U.S. Mint Is Stretching The Boundaries Of Coin ProductionLCR Coin
Looking back at what the U.S. Mint has accomplished this year it is a banner year for coin minting technology. The 2019 releases have all happened under the newest U.S. Mint Director David J. Ryder. Let’s recap some of the highlights so far:
• 2019 Apollo 11 50th Anniversary Five Ounce Silver Dollar
• 2019 Apollo 11 50th Anniversary $5 Gold Coin
• 2019 Apollo 11 50th Anniversary Clad Half Dollar
• 2019 Apollo 11 50th Anniversary Silver Dollar
The Apollo coins are curved, the five-ounce coin is a giant curved hockey puck. Holding one loose or graded it is clear how substantial and how curved they are. The grading companies, PCGS and NGC had to create new holders just to hold the coins.
• 2019 Preamble to the Declaration of Independence Platinum Proof Coin
Platinum is not the easiest metal to create a proof finish.
• 2019 Pride of Two Nations Limited Edition Two-Coin Set
This set produced by the two Sovereign Mints of Canadian Mint and the U.S. Mint was a pretty unique idea. The grading companies, PCGS and NGC came up with some very attractive labels commemorating the set.
• 2019 American Liberty High Relief Gold Coin
• 2019 American Liberty High Relief Silver Medal
Another great example of new high relief designs. The Mint provided great packaging in the form of a certificate of authenticity and a black lacquered wooden display box. Our customers enjoying receiving the Original Government Packaging, (OGP) with their orders.
• 2019 American Eagle One Ounce Palladium Reverse Proof Coin
The latest is the 2019 palladium coin done in a reverse proof finish. Another very ambitious launch for the U.S. Mint under David J. Ryder. Very low mintage and if the two previous years are any example, a mintage that will sell out immediately.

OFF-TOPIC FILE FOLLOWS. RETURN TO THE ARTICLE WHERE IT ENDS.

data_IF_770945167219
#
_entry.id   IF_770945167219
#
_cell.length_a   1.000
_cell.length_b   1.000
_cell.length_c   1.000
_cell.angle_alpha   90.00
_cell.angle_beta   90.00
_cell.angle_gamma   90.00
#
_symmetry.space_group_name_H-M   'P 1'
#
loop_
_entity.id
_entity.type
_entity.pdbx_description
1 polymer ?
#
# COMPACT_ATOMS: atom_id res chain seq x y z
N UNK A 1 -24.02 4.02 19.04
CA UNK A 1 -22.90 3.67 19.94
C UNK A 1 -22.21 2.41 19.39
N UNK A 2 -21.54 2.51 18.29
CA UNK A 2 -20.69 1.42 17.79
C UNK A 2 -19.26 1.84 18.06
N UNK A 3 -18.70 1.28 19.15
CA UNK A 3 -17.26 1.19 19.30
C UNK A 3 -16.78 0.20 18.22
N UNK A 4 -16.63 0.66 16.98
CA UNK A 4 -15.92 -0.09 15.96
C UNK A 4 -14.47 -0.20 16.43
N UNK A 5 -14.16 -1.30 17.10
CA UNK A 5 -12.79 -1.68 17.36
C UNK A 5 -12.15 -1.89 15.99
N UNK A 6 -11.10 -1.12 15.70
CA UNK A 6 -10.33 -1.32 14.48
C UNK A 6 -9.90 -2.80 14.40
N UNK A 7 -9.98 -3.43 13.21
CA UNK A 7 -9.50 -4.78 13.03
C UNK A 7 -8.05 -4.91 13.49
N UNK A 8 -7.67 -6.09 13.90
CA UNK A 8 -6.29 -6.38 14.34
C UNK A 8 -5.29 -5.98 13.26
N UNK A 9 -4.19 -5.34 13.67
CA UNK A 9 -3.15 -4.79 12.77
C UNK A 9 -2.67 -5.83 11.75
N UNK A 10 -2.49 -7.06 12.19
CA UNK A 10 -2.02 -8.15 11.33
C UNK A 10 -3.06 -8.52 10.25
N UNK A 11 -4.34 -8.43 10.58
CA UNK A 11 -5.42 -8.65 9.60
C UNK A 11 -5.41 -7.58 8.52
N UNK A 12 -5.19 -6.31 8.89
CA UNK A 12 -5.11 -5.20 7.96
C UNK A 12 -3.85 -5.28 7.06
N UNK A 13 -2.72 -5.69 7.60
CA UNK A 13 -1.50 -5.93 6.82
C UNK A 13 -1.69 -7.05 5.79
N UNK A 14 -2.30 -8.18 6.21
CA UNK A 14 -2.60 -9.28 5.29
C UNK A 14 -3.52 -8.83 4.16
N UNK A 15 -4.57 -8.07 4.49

The one thing about all these issues is the supply chain involved to get to where our customers can purchase one of these examples graded by PCGS or NGC in MS70, PR70 or PF70. There is so much involved. Think about it, most are all are limited to one per household when released. They have to be sourced by the few large wholesalers in quantity.
They are submitted for grading. Keep in mind these are very tricky surfaces to produce. Curved finishes, proof finishes and reverse proof finishes lead to a very low percentage grading 70.
You then have all that cost of sourcing, shipping, stocking, submitting and grading with most missing the coveted 70 designation, instead rejecting and coming back in MS69, PR69 and PF69 or even lower.
So, remember, when you see the price difference between the U.S. Mint issue price and the price these coins are offered by us graded by PCGS and NGC there is a lot of factors to consider. Also keep in mind that what makes it so difficult to get these coins to grade 70 is also what makes them such attractive Investment Coins.
These are all very special coins and in very special grades that required a very involved process to get them to you. Enjoy.